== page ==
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S.Korean pupils take more in-person classes amid eased social distancing rules

19 October 2020 16:38
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S.Korean pupils take more in-person classes amid eased social distancing rules

SEOUL. KAZINFORM - The Ministry of Education's expansion of in-person classes at schools went into effect Monday amid a growing concern over a widening learning gap and a recent drop in new coronavirus cases, Yonhap reports.

The ministry raised the attendance cap, previously at one-third for elementary and middle schools, and two-thirds at high schools, to two-thirds for all schools on Oct. 11, in line with the government's decision to relax social distancing guidelines nationwide.

The ministry said schools in the greater Seoul area, where half of the country's 51 million people live, are required to strictly follow the new mandate, while those in the rest of the country will have more leeway to adjust attendance caps depending on the seriousness of the pandemic.

In the southwestern city of Gwangju, for example, elementary and high schools with no more than 900 students and middle school with no more than 800 students are exempt from the attendance cap requirements. Thus, 153 out of 154 elementary schools, 85 out of 92 middle schools and 61 out of 68 high schools are offering in-person teaching to all students every day, with different schedules.

First graders of elementary schools, including those in Seoul and its adjacent cities, are expected to attend in-person classes almost every day to help them get accustomed to school life, which has been largely absent since the start of the pandemic in the spring. The country's academic year starts in March.

Loosening antivirus restrictions for schools also reflects a growing concern among educators and parents that a learning gap has been widening due to differences both in each child's self-directed learning capabilities and home learning environments. Working parents have been complaining that it is challenging to juggle between working and supervising children during online classes.

To reduce classroom crowding and serve more students at the same time, schools are expected to implement various measures, including staggered classes and split sessions between the morning and afternoon.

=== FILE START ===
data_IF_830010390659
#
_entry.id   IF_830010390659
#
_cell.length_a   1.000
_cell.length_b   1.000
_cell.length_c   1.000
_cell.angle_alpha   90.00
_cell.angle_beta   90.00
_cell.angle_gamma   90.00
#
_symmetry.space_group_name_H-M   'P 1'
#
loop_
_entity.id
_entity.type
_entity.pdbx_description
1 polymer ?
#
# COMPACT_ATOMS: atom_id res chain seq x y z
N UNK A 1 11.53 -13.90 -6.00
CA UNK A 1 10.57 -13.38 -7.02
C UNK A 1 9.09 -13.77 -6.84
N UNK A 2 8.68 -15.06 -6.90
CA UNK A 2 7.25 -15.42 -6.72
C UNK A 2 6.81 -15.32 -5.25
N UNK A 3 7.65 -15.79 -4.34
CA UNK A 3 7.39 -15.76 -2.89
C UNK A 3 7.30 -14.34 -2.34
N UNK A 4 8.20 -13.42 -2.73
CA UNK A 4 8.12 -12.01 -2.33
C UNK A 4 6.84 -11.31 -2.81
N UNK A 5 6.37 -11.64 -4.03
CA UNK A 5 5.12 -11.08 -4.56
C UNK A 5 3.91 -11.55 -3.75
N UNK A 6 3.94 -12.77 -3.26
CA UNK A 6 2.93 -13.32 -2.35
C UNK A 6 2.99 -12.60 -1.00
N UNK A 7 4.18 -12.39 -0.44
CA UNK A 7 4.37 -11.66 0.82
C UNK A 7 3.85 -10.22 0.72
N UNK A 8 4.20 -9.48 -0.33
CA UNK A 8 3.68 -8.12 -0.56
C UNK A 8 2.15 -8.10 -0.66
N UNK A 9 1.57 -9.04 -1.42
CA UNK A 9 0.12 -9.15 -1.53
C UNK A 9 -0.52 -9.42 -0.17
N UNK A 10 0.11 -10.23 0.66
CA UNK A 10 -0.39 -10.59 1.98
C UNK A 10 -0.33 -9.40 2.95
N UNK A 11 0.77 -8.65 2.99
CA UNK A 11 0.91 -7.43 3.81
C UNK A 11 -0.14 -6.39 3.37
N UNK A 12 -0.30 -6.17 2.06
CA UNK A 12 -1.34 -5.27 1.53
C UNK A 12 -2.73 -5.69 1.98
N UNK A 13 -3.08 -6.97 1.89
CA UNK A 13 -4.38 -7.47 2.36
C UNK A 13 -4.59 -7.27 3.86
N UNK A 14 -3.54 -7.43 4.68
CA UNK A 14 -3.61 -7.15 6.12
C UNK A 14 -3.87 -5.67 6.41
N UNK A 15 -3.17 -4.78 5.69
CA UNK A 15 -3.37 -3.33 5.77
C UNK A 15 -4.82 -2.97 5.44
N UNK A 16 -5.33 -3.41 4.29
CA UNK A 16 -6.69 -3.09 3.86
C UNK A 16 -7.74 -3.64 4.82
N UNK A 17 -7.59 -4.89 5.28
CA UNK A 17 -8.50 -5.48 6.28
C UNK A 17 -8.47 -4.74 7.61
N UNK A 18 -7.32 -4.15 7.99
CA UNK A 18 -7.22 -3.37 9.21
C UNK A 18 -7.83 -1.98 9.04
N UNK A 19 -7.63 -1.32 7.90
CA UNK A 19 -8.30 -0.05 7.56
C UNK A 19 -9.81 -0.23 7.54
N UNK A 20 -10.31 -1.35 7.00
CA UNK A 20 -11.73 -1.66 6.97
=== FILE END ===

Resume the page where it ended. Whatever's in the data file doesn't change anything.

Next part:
At Seoul Munbaek Elementary School, teachers and volunteers were seen busy in the morning helping students with temperature checks and hand sanitization before class began.

All students, except for fourth and sixth graders, came to school on Monday for in-person learning. First and second graders will physically attend classes four days a week, while the rest will come to school three days a week.

A third grader of the school, surnamed Cha, said, «I am glad to see my friends more often,» before running toward his classroom.

«Now I can come to school twice as much. I like coming to school. It's been hard to focus during online classes at home,» said Jeon Min-ji, a first grader of Yeonseo Middle School in Seoul.

School safety, however, remains a nagging issue.

Outside the school entrance of Munbaek Elementary School, anxious-looking parents of first graders were watching their kids enter school.

«I know I have to follow the policy of expanding in-person instruction, but I am worried about possible infection with the coronavirus,» a parent said. «It is hard to watch my kid get stressed out while being almost locked up at home,» but taking in-person classes more often is also very «worrisome,» the parent said.

Another parent from Namyangju, Gyeonggi Province, also said, «My child and I are both excited to be able to resume normal school life, but I am also worried about whether we can have the cake and eat it too,» referring to in-person learning and school safety.

Some parents called for an all-out expansion of in-person learning regardless of the school year, citing worsening learning gaps and deficiencies coming from remote schooling.

A parent argued that children of working parents, in particular, are «being left neglected at home during the day.»

«A learning gap is not just an issue of lower graders, so I don't understand why younger students get to come to school more often.»



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